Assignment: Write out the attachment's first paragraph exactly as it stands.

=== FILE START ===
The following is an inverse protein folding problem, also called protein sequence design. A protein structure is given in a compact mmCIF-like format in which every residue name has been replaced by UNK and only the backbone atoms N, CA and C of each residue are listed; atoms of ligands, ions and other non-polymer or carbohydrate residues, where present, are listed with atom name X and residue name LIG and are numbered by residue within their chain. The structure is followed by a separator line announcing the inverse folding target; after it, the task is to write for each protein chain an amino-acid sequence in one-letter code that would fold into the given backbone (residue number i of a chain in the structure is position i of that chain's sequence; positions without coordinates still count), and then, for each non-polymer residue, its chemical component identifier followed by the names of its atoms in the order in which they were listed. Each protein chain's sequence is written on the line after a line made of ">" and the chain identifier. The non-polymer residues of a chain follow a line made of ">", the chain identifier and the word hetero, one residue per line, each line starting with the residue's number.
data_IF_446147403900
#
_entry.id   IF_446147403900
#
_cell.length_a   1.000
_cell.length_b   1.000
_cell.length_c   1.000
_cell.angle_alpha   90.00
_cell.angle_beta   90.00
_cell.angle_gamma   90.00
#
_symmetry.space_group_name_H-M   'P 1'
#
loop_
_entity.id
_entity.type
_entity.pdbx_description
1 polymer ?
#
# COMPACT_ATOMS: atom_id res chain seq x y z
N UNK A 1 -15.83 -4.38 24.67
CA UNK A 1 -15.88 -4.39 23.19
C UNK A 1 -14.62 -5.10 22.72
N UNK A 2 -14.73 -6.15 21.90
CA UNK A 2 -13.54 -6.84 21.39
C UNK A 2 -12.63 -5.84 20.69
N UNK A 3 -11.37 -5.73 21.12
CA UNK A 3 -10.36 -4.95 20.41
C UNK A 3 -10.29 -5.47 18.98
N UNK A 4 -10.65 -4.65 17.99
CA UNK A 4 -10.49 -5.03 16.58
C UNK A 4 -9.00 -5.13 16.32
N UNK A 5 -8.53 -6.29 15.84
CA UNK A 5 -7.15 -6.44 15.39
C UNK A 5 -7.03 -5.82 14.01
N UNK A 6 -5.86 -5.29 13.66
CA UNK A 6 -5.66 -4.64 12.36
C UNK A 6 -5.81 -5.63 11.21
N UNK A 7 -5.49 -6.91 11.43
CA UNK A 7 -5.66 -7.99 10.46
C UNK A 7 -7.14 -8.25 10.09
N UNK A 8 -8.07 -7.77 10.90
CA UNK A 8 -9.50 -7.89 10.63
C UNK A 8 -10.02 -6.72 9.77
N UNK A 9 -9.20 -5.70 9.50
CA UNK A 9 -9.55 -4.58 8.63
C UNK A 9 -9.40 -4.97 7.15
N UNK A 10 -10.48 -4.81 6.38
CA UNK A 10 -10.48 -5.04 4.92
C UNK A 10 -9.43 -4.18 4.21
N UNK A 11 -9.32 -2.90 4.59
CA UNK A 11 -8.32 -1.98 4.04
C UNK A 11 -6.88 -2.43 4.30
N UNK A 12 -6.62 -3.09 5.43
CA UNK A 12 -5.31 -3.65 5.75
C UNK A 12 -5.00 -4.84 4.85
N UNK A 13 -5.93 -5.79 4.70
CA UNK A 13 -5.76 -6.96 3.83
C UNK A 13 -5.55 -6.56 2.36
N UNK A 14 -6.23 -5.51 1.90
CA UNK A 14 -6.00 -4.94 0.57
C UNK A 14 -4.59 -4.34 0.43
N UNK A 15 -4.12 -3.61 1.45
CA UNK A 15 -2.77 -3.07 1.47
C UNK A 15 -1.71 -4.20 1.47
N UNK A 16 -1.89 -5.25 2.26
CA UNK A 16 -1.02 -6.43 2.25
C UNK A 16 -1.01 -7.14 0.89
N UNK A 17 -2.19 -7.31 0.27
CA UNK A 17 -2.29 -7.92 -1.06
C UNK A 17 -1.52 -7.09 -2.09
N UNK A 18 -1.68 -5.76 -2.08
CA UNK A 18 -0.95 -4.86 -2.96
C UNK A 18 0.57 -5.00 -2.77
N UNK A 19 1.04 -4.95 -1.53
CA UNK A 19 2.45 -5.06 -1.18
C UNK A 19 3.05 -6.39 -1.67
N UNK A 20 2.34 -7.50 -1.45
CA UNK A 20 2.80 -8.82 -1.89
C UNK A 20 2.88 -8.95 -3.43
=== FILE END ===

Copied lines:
The following is an inverse protein folding problem, also called protein sequence design. A protein structure is given in a compact mmCIF-like format in which every residue name has been replaced by UNK and only the backbone atoms N, CA and C of each residue are listed; atoms of ligands, ions and other non-polymer or carbohydrate residues, where present, are listed with atom name X and residue name LIG and are numbered by residue within their chain. The structure is followed by a separator line announcing the inverse folding target; after it, the task is to write for each protein chain an amino-acid sequence in one-letter code that would fold into the given backbone (residue number i of a chain in the structure is position i of that chain's sequence; positions without coordinates still count), and then, for each non-polymer residue, its chemical component identifier followed by the names of its atoms in the order in which they were listed. Each protein chain's sequence is written on the line after a line made of ">" and the chain identifier. The non-polymer residues of a chain follow a line made of ">", the chain identifier and the word hetero, one residue per line, each line starting with the residue's number.